If I were to make a list of examples from my life this post wouldn't be done before next year. I'll just pick one I think is the weirdest and most useless to illustrate how invasive this disorder is in living one's life normally. I bet many of you have heard of that site Last.fm. You install a software on your computer and it "scrobbles" the music you are listening to with your media player of choice, and the scrobbles are then made into a set of lists including charts of what you listen to the most. I've been using it since late 2006. At one point a few years ago my taste in music drastically changed, and I wanted my charts to reflect my changed taste in music, but I did not want to delete anything because I didn't want to lose the data for historical value, and I also would consider it cheating. So I started to constantly listen to the music I'm into nowadays. Must have been around 2011. You know how hard it is to get a lot of new stuff past an entire top 500 of music that had been established for five years? So I constantly watch my charts, see what needs to go up, look what needs to go down and what can go past it, listen to things I like on repeat ad nauseam, all day every day. Just think of the maths in this. If you have an artist in, say, seventh place at a thousand plays, and you want to get it out of the top 50, you'll have to get forty-four artists above a thousand plays. It sucks the life out of you. But music is one of the most important things in my life and I identify myself by what music I like, so I feel it is necessary to do this to properly represent what kind of person I am.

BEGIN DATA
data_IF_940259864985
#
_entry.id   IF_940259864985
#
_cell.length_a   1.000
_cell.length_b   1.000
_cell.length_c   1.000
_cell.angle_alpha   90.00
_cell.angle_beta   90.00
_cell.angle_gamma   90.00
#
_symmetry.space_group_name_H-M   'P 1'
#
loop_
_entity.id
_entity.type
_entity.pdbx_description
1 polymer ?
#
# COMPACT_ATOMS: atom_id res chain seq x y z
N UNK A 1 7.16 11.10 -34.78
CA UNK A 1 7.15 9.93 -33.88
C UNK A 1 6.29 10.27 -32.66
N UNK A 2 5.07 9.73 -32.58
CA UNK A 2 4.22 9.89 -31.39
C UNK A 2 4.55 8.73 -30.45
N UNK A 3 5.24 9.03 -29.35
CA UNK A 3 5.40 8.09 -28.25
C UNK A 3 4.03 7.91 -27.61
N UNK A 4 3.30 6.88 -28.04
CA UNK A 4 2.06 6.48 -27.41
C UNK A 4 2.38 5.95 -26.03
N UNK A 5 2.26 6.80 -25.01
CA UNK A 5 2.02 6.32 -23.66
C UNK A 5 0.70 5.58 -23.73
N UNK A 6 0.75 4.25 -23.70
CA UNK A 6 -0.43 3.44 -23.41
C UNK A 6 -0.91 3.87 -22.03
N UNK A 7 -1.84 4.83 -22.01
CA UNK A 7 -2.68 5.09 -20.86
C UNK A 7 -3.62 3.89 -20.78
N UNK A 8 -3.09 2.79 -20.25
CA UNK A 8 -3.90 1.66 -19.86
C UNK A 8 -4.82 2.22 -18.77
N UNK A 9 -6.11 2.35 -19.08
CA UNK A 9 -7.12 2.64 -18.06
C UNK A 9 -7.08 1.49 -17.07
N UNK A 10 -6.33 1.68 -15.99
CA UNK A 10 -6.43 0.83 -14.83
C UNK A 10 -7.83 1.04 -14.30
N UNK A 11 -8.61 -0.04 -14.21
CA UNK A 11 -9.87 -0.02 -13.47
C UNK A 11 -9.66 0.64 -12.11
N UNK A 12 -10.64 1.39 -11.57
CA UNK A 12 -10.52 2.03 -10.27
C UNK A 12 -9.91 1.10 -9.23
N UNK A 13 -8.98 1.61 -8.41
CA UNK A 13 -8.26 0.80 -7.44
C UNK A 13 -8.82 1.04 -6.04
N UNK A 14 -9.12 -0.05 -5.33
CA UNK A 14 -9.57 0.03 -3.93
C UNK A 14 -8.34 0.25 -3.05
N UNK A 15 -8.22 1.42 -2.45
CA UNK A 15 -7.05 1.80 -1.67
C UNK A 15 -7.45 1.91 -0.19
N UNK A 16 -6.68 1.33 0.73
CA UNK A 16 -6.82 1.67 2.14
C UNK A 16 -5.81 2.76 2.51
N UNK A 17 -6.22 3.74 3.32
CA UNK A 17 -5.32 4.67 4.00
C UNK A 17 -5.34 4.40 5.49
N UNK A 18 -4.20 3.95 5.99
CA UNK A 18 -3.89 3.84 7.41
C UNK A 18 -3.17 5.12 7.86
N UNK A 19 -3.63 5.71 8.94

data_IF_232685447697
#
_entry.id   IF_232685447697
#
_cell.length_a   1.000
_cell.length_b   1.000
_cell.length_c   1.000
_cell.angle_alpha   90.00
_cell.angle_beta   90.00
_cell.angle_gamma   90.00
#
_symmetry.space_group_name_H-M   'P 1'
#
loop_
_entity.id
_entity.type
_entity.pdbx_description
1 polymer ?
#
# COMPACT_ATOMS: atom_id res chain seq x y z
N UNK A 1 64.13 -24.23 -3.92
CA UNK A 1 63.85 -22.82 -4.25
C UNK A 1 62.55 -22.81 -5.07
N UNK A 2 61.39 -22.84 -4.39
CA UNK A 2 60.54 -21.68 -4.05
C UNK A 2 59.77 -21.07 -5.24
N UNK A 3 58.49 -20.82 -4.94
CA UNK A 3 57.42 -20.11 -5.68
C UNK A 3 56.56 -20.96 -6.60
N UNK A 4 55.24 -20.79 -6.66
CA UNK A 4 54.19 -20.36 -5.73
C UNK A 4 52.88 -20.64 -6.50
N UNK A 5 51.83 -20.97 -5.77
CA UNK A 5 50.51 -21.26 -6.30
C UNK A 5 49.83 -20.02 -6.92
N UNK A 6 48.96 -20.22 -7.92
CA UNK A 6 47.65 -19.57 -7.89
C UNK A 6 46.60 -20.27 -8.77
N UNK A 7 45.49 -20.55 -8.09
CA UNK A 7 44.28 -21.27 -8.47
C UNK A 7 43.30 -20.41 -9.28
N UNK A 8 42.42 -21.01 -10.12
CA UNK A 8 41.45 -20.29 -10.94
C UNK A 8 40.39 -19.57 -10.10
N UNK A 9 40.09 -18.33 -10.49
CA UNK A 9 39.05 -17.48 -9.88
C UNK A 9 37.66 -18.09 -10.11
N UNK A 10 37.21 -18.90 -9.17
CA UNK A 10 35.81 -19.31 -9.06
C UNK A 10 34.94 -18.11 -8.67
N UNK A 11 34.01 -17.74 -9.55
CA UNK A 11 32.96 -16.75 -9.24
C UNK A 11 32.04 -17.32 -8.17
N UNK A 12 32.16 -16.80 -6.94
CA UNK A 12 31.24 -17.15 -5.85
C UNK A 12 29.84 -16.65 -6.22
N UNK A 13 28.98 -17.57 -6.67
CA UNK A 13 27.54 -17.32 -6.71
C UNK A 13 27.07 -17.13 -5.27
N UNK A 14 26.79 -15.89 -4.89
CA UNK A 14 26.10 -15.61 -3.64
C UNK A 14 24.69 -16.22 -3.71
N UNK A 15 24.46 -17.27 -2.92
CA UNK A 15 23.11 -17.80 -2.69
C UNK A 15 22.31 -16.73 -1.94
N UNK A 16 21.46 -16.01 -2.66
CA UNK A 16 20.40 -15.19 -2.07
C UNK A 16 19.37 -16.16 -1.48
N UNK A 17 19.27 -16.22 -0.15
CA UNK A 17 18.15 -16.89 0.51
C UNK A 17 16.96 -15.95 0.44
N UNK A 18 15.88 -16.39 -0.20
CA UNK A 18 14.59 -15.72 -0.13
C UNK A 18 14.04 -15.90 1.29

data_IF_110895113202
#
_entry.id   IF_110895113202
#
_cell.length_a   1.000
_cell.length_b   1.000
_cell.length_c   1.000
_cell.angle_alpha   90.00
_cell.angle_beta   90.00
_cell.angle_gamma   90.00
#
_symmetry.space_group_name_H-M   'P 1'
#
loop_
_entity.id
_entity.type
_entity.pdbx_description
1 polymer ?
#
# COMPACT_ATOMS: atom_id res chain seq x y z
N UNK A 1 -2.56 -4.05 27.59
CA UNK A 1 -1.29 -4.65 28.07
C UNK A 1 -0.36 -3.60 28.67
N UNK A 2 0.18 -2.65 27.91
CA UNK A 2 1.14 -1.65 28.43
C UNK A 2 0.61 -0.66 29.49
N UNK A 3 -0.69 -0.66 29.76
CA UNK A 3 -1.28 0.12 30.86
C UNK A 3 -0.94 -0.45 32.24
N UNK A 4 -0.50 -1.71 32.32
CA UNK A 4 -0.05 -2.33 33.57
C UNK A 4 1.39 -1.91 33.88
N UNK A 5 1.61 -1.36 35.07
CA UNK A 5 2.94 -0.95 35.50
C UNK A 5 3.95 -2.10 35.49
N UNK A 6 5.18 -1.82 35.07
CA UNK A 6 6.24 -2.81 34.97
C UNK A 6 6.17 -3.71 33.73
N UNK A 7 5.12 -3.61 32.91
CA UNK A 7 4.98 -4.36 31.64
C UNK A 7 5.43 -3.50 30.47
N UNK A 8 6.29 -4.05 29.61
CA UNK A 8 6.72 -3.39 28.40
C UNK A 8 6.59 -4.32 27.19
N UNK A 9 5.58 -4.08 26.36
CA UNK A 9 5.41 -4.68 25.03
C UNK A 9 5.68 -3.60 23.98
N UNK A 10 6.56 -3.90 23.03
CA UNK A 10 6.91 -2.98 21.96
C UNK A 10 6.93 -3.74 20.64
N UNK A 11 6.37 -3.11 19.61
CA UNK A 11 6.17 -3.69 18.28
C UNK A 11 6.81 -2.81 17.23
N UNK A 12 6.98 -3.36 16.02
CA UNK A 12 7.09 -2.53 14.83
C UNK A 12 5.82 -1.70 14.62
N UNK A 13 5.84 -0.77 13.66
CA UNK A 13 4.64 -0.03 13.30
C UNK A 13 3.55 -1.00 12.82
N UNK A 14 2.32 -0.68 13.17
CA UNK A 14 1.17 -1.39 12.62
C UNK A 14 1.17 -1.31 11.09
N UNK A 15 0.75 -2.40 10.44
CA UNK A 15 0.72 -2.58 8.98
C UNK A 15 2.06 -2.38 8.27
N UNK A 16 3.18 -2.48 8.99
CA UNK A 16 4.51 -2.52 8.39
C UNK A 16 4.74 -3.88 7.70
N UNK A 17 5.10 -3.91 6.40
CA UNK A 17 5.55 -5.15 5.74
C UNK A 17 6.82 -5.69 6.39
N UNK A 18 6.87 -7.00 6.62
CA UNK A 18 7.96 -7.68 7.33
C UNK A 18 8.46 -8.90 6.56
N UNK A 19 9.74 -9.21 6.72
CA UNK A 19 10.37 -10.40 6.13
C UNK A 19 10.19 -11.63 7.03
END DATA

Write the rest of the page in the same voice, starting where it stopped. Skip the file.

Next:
Sound ridiculous? It is. And for years I have been trying to identify what it is inside me that causes me to spend so much time on that ritual. For the longest time I assumed it was a form of net addiction, until one day I read up on OCPD after the therapist at the clinic gave me that partial diagnosis, and then it dawned on me. A rigid set of rules linked directly to my self-worth. Obsession and compulsion are a constant given. And the difference between OCD and OCPD shows here. If it was the former, I'd feel strong symptoms of anxiety after non-fulfillment of the ritual, with the latter it is not about how I feel at that moment, it affects how well I think of myself as a person. Mind you, the above is just an example of many, I do not determine my intrinsic value by some charts no one will probably ever look at alone. It's this huge list of things I need to do perfectly, a list so long it is humanly impossible to get everything right. The perception of oneself suffers by the nature of the thing, because you simply cannot live up to every rule you burden yourself with.